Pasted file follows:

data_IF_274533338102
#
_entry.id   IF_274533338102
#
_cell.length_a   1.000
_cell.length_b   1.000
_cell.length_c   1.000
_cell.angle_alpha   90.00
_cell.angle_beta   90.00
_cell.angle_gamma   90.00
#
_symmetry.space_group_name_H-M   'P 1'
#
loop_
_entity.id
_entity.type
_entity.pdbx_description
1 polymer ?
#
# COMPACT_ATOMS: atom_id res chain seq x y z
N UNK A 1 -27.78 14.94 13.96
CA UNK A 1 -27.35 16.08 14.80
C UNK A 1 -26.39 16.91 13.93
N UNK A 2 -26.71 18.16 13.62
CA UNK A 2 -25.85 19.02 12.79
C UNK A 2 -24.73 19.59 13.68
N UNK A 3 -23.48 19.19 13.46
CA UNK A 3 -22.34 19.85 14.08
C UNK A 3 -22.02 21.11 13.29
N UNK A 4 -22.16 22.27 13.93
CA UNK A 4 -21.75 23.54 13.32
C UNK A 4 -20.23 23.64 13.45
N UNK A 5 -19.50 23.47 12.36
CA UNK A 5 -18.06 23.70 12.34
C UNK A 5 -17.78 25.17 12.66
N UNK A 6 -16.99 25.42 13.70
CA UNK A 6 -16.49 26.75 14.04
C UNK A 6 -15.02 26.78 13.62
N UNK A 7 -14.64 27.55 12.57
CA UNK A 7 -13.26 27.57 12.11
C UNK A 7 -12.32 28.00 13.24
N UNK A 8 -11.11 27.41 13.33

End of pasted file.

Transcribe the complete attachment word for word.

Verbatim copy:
data_IF_274533338102
#
_entry.id   IF_274533338102
#
_cell.length_a   1.000
_cell.length_b   1.000
_cell.length_c   1.000
_cell.angle_alpha   90.00
_cell.angle_beta   90.00
_cell.angle_gamma   90.00
#
_symmetry.space_group_name_H-M   'P 1'
#
loop_
_entity.id
_entity.type
_entity.pdbx_description
1 polymer ?
#
# COMPACT_ATOMS: atom_id res chain seq x y z
N UNK A 1 -27.78 14.94 13.96
CA UNK A 1 -27.35 16.08 14.80
C UNK A 1 -26.39 16.91 13.93
N UNK A 2 -26.71 18.16 13.62
CA UNK A 2 -25.85 19.02 12.79
C UNK A 2 -24.73 19.59 13.68
N UNK A 3 -23.48 19.19 13.46
CA UNK A 3 -22.34 19.85 14.08
C UNK A 3 -22.02 21.11 13.29
N UNK A 4 -22.16 22.27 13.93
CA UNK A 4 -21.75 23.54 13.32
C UNK A 4 -20.23 23.64 13.45
N UNK A 5 -19.50 23.47 12.36
CA UNK A 5 -18.06 23.70 12.34
C UNK A 5 -17.78 25.17 12.66
N UNK A 6 -16.99 25.42 13.70
CA UNK A 6 -16.49 26.75 14.04
C UNK A 6 -15.02 26.78 13.62
N UNK A 7 -14.64 27.55 12.57
CA UNK A 7 -13.26 27.57 12.11
C UNK A 7 -12.32 28.00 13.24
N UNK A 8 -11.11 27.41 13.33